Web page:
“Real Life Experiences from the Vietnam Conflict”

Tomahawk Talk’s Dawson Plume got to sit down and interview Charles “Buck” Jackson. Mr. Jackson is a veteran of the Vietnam War. Buck Jackson is a native of Ohiopyle, Pennsylvania. He lived on a farm with his family, before the PA State Park took it over.

Charles was 19 years old when he was drafted by the U.S. Army. He said boot camp was scary because he didn’t know anybody. He qualified with a M-16 rifle in boot camp. When he heard the news that he was being shipped out to Vietnam, ” You have a feeling that you won’t be coming back “, Charles said. When his plane landed on a base in Vietnam, and when he got there, he said it smelled of death.

For the first couple weeks Charles walked point when his company went into the jungle. “It felt like every step you took was going to be your last”, he said. He talked about walking point to his lieutenant and he told him he could operate a M-60 machine gun, because one of the guys was shipped home. He was awarded the Bronze Star for laying down a base of fire when they made contact with the Viet Cong. He was stationed in Vietnam for 11 months, before being flown back to the states. After coming out of the service Mr. Jackson was a contractor. He also said that he’s glad that the men and women  coming home today fighting for our country are treated better than what he went through when he came back to America.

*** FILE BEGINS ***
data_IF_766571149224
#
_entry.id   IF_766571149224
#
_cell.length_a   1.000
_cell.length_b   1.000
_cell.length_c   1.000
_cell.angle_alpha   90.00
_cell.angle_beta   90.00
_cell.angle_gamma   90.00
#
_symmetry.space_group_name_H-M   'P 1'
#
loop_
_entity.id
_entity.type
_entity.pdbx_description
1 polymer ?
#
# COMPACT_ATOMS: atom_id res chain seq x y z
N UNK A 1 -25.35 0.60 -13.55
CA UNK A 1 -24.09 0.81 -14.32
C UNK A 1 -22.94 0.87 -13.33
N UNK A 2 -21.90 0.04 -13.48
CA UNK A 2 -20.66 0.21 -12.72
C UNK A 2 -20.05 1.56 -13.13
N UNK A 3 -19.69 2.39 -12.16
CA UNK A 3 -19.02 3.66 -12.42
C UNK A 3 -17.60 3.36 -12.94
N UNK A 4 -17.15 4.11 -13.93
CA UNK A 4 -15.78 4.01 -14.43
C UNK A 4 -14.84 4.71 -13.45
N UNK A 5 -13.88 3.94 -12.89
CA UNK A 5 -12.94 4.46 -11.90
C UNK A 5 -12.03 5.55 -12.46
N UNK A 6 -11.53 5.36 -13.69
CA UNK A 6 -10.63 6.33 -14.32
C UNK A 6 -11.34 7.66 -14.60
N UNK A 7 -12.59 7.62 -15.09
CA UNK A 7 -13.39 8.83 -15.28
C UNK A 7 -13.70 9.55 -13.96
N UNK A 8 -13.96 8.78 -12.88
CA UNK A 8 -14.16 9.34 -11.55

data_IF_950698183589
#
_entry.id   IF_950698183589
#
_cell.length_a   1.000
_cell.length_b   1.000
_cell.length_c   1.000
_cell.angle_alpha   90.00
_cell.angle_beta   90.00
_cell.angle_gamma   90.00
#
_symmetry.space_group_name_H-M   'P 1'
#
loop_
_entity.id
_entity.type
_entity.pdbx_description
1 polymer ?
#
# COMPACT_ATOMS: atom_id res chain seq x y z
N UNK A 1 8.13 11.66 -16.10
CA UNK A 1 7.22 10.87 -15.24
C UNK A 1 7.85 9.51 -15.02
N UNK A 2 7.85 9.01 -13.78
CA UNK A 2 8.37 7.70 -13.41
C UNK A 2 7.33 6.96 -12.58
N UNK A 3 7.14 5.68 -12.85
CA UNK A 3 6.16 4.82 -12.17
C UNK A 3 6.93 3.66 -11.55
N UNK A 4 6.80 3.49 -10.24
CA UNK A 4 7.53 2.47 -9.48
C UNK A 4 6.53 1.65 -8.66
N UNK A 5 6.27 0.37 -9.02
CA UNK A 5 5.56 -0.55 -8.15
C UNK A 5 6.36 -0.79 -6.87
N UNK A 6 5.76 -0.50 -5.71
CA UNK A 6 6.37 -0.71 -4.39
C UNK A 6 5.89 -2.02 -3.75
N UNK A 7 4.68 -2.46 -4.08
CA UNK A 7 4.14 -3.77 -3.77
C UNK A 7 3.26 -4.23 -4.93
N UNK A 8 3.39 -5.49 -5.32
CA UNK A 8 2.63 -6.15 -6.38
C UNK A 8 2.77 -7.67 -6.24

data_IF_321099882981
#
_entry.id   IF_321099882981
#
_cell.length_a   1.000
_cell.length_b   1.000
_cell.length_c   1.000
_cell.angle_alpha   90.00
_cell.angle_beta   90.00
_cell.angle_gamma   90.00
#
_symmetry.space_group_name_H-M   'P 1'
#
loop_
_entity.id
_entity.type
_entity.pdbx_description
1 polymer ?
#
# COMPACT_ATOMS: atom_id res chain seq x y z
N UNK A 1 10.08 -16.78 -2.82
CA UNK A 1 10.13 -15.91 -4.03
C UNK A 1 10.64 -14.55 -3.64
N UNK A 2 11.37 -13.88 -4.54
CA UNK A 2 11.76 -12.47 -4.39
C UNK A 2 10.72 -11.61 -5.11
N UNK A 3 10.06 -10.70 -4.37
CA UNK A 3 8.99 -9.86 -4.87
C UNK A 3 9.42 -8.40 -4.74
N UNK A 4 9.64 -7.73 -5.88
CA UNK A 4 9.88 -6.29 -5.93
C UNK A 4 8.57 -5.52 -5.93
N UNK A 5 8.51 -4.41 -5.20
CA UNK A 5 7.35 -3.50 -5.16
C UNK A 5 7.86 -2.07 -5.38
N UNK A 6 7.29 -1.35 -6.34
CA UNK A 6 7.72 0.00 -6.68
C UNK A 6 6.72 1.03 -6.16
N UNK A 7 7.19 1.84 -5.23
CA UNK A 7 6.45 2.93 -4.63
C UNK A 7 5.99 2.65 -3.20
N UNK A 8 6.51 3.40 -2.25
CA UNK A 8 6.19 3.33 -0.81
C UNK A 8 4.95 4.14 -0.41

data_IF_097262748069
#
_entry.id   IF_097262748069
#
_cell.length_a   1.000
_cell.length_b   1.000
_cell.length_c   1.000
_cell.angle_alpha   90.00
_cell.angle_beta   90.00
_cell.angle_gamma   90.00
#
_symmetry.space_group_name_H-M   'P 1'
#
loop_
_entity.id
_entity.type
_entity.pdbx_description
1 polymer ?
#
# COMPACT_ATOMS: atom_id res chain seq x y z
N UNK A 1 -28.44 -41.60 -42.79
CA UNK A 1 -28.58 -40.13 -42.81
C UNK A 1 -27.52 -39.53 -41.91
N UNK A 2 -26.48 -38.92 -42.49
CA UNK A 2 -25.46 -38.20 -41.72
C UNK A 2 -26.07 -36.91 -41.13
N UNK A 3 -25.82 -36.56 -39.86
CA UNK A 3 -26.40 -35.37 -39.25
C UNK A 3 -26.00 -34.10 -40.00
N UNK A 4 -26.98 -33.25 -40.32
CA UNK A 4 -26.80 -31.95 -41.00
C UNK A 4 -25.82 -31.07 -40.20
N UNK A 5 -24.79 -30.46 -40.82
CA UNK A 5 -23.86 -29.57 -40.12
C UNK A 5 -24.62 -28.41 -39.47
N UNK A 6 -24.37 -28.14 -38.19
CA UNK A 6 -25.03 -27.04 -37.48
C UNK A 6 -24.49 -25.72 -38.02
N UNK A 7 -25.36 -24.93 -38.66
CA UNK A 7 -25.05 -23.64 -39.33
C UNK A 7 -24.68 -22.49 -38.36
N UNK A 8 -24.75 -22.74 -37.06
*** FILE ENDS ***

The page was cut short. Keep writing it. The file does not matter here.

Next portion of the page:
Here’s the interview below:

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2 Comments on ““Real Life Experiences from the Vietnam Conflict””

  1. Nice to see and hear a locals story of Vietnam. I was there in 1968 on the Mekong River with the US Navy. I joined the Navy to keep away from Vietnam but to do my service for my country in another way. But it didn’t work, while stationed in at the Boston Naval Shipyard I received top secret orders at the last month I was there and was told I would be going to Vietnam by fellow shipmates. I served on the USS Colleton APB 36 that was part of the Mobile Riverine Assault Force, Flotilla One out of an Army base called Dong Tam. We were a floating base for part of the Army’s 9th Infantry Division. I got there just in time for the Tet Offence in January of 68. We were what was called the Brown Water Navy and we moved all over the Mekong Delta where ever the Army was needed.

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